The Dark Side of Soy - Part 1

The following is an extract from an article in which the authors bring us the latest research about the dark side of soy....

By Sally Fallon & Mary G. Enig, Ph.D.

Cinderella's Dark Side

The propaganda that has created the soy sales miracle is all the more remarkable because, only a few decades ago, the soybean was considered unfit to eat – even in Asia. During the Chou Dynasty (1134-246 BC), the soybean was designated one of the five sacred grains, along with barley, wheat, millet, and rice.

Agricultural literature of the period speaks frequently of the soybean and its use in crop rotation. Apparently, the soy plant was initially used as a method of fixing nitrogen.

The soybean did not serve as a food until the discovery of fermentation techniques, sometime during the Chou Dynasty. The first soy foods were fermented products like tempeh, natto, miso, and soy sauce.

At a later date, possibly in the 2nd century BC, Chinese scientists discovered that a purée of cooked soybeans could be precipitated with calcium sulfate or magnesium sulfate (plaster of Paris or Epsom salts) to make a smooth, pale curd – tofu or bean curd.

The use of fermented and precipitated soy products soon spread to other parts of the Orient, notably Japan and Indonesia.  The Chinese did not eat unfermented soybeans as they did other legumes such as lentils because the soybean contains large quantities of natural toxins or "antinutrients."

First among them are potent enzyme inhibitors that block the action of trypsin and other enzymes needed for protein digestion.  These inhibitors are large, tightly folded proteins that are not completely deactivated during ordinary cooking.

They can produce serious gastric distress, reduced protein digestion and chronic deficiencies in amino acid uptake.

In test animals, diets high in trypsin inhibitors cause enlargement and pathological conditions of the pancreas, including cancer.  Soybeans also contain haemagglutinin, a clot-promoting substance that causes red blood cells to clump together.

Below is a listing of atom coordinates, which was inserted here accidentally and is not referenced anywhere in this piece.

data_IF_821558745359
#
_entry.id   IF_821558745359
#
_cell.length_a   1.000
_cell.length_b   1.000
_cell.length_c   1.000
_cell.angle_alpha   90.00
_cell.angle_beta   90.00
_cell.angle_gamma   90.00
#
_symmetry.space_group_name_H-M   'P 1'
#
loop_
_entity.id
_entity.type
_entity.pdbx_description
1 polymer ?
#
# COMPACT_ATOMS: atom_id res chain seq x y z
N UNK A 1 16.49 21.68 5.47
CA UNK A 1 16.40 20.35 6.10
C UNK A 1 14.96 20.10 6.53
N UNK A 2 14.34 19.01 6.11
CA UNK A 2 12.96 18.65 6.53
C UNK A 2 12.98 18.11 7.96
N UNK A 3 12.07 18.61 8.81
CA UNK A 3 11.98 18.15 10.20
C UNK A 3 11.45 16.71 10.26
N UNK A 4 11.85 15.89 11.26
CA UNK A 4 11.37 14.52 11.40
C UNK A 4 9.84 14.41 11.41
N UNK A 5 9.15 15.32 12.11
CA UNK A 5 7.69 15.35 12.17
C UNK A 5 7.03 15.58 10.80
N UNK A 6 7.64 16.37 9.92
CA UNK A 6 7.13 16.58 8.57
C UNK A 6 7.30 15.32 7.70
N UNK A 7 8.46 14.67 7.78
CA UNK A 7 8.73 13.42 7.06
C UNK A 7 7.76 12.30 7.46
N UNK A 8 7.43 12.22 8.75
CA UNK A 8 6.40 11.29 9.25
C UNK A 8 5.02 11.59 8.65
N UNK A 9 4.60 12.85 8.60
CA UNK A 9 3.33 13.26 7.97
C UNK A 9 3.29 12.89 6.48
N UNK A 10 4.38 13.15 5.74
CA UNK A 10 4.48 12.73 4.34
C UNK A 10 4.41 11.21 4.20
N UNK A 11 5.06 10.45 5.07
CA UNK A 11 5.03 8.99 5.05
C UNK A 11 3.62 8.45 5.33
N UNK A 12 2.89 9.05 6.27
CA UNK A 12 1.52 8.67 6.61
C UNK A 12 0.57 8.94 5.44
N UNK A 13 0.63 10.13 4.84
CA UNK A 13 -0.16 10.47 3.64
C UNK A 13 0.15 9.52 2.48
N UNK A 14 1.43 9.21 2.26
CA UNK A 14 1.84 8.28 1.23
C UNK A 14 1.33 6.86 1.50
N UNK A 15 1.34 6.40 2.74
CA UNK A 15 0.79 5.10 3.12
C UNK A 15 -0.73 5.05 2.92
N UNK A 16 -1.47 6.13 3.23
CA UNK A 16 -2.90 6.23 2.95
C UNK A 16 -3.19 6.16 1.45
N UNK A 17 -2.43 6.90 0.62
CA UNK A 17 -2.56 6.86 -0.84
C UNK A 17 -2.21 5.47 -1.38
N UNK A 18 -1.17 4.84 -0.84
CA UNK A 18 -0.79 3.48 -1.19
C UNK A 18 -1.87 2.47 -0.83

Trypsin inhibitors and haemagglutinin are growth inhibitors.  Weanling rats fed soy containing these antinutrients fail to grow normally.  Growth-depressant compounds are deactivated during the process of fermentation, so once the Chinese discovered how to ferment the soybean, they began to incorporate soy foods into their diets.

In precipitated products, enzyme inhibitors concentrate in the soaking liquid rather than in the curd.  Thus, in tofu and bean curd, growth depressants are reduced in quantity but not completely eliminated.

Soy also contains goitrogens - substances that depress thyroid function.

Additionally 99% a very large percentage of soy is genetically modified and it also has one of the highest percentages of contamination by pesticides of any of our foods.

Soybeans are high in phytic acid, present in the bran or hulls of all seeds.

It's a substance that can block the uptake of essential minerals – calcium, magnesium, copper, iron, and especially zinc – in the intestinal tract.  Although not a household word, phytic acid has been extensively studied; there are literally hundreds of articles on the effects of phytic acid in the current scientific literature.

Scientists are in general agreement that grain-and legume-based diets high in phytates contribute to widespread mineral deficiencies in third world countries.  Analysis shows that calcium, magnesium, iron, and zinc are present in the plant foods eaten in these areas, but the high phytate content of soy-and grain-based diets prevents their absorption.

The soybean has one of the highest phytate levels of any grain or legume that has been studied, and the phytates in soy are highly resistant to normal phytate-reducing techniques such as long, slow cooking.  Only a long period of fermentation will significantly reduce the phytate content of soybeans.

When precipitated soy products like tofu are consumed with meat, the mineral-blocking effects of the phytates are reduced.  The Japanese traditionally eat a small amount of tofu or miso as part of a mineral-rich fish broth, followed by a serving of meat or fish.

Vegetarians who consume tofu and bean curd as a substitute for meat and dairy products risk severe mineral deficiencies.  The results of calcium, magnesium, and iron deficiencies are well known; those of zinc are less so.